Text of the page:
How Long Until I See Results? (or, An Acupuncture Treatment Plan)

A couple questions I’m commonly asked by new patients are how often I expect to see them, and how long until they should expect to see changes in their health. These are challenging questions, and while there are no concrete answers there are some guidelines that describe how an acupuncture treatment plan works. Typically, every patient is going to go through three stages of care.

1. Initial InterventionPlan Diagram
The treatment plan starts when a patient first steps into my office. In the initial stage a patient has a problem that they’re actively trying to solve: they’re in pain, or trying to get pregnant, or lose weight, or whatever. During this stage I want to see patients often – for me this means (95% of the time) weekly visits, but can be more or less frequent.

How long until things begin to change depends on the condition and the health of the patient. Most acute pain issues turn around in 4-6 visits, but for chronic conditions that’s often just the assessment period, and moving beyond pain relief can take 3-6 months. Women trying to get pregnant and not ovulating regularly need 1-3 months to see menstrual cycle changes. People trying to lose weight can see their weight drop gradually over a few weeks to months. A lot here depends on health history and requires a consultation to fully answer.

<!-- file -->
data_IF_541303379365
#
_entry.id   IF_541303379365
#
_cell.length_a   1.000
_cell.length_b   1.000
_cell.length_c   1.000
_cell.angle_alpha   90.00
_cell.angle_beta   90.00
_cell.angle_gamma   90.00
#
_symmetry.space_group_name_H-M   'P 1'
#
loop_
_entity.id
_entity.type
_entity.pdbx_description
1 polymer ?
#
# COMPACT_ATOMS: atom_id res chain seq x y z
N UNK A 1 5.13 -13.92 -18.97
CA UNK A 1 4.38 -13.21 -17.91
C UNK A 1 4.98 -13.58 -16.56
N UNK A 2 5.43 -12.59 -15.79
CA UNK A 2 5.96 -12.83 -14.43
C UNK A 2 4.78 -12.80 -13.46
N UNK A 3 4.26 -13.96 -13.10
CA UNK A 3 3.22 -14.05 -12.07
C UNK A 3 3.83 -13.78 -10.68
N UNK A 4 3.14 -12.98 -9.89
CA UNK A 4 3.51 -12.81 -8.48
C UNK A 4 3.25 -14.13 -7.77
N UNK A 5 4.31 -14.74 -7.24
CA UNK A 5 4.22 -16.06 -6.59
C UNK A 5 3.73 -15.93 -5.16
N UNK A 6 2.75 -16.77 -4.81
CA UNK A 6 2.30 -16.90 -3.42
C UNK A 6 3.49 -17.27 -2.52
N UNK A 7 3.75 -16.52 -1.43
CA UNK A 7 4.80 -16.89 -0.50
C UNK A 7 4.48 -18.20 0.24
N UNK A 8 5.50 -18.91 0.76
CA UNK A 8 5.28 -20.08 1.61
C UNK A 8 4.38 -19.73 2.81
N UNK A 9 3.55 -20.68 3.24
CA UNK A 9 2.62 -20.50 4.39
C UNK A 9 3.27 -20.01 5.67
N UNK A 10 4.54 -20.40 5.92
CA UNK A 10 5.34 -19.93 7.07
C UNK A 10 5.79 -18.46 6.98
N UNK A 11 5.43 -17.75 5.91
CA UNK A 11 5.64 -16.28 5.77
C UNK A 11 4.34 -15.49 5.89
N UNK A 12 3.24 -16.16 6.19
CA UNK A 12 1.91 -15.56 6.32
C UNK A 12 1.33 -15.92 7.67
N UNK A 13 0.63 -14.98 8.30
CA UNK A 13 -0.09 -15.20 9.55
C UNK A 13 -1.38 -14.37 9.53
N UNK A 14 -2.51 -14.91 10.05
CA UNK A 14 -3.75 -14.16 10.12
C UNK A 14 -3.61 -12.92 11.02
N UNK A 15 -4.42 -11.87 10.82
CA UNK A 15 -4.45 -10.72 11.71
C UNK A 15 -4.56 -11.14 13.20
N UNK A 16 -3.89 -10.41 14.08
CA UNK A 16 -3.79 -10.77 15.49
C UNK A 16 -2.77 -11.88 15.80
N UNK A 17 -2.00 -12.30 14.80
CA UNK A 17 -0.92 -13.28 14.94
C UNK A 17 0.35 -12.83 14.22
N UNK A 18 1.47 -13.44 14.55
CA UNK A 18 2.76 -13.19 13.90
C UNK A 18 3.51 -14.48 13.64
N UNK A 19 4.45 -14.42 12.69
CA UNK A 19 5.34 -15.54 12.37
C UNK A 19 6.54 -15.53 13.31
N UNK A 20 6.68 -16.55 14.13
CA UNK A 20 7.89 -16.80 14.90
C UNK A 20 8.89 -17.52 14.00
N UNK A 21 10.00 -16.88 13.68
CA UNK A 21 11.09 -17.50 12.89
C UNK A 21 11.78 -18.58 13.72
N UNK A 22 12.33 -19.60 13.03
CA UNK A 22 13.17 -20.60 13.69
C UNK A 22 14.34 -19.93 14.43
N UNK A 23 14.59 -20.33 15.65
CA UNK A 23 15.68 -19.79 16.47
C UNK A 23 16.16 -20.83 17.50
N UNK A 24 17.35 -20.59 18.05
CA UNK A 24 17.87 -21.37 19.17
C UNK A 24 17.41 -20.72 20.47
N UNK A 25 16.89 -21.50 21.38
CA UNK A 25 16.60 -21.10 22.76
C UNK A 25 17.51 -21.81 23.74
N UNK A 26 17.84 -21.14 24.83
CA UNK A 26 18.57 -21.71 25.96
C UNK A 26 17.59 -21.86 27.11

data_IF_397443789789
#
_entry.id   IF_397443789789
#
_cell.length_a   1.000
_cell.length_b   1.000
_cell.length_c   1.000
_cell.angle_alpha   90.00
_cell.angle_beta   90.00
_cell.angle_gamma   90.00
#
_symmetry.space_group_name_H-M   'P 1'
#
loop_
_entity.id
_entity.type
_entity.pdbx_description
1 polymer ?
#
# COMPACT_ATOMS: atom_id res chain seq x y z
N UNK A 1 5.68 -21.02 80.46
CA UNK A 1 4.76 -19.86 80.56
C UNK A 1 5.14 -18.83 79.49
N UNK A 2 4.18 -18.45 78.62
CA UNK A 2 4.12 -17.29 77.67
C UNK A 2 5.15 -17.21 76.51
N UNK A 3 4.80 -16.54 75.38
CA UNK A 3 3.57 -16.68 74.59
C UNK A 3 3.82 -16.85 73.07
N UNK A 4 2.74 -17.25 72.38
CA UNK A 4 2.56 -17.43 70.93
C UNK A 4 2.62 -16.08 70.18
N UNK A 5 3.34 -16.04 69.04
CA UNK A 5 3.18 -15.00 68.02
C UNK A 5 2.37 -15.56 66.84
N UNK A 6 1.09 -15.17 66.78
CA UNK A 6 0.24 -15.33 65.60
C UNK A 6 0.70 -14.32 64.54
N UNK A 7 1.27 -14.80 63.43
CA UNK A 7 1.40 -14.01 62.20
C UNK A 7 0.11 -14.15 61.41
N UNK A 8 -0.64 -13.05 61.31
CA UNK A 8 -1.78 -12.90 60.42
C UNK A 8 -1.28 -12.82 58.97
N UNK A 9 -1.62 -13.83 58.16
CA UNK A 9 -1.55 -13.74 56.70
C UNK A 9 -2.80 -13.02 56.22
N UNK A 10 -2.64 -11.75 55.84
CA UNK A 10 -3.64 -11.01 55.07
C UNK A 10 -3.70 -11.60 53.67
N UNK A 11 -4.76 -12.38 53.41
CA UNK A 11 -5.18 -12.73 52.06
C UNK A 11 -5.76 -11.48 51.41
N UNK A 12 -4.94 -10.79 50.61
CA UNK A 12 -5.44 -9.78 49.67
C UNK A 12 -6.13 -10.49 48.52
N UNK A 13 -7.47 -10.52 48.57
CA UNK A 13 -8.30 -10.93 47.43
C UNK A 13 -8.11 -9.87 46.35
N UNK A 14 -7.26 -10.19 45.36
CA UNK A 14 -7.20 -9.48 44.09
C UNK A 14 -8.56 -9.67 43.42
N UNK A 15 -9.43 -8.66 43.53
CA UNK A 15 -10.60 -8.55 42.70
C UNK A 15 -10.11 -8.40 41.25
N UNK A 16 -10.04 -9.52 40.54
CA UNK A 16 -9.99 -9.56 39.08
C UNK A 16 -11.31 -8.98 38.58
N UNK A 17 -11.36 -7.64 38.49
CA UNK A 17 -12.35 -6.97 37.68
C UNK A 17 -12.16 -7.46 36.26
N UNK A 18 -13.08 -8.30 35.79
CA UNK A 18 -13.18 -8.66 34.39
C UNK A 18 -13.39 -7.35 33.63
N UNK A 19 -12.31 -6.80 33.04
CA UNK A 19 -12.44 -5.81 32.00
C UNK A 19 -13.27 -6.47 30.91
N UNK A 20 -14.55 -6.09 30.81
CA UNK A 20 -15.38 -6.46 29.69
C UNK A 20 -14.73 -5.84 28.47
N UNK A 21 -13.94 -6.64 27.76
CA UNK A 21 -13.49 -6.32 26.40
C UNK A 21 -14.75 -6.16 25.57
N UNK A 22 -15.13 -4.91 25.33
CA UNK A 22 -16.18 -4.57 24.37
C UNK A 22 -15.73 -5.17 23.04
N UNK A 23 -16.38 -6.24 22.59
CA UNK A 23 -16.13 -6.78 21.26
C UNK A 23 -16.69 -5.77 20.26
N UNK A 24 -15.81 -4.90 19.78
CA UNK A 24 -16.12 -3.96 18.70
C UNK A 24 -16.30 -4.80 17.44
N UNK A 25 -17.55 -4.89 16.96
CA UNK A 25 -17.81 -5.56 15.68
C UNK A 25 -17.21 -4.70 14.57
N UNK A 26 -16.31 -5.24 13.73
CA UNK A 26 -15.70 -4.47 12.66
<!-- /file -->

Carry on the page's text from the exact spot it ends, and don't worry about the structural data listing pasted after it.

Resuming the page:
2. Stabilization Care
As results start to appear and patients feel better, there is a tendency to stop treatment right away. That is risky. Changes made in the first 1-2 months have not lasted long enough for the body to maintain them and it is easy to relapse. This is particularly true for chronic conditions. Patients will still need to come for treatments even though symptoms are lessening or becoming infrequent, but treatments can drop off to every other week or even less.

It is at this point that a patient’s changes to their lifestyle are most important if whatever they came for is to stay fixed. This is also the best time to look at secondary complaints or other minor issues that need fixing but weren’t pressing enough to treat in the first stage.

3. Wellness Care
As symptoms drop off further and are not seen for weeks at a time, a patient moves into wellness care. Here they are seen once every so often for check-ups, whether to keep a chronic issue in remission, to address smaller acute issues, or simply to ensure they’re staying at the top of their game. Visits here are typically as frequent as once a month to as infrequent as once a season.

This is the treatment plan that describes a typical patient at my clinic and the conversation I prefer to have with them. If your current provider is not having this discussion with you, perhaps it is time for a change.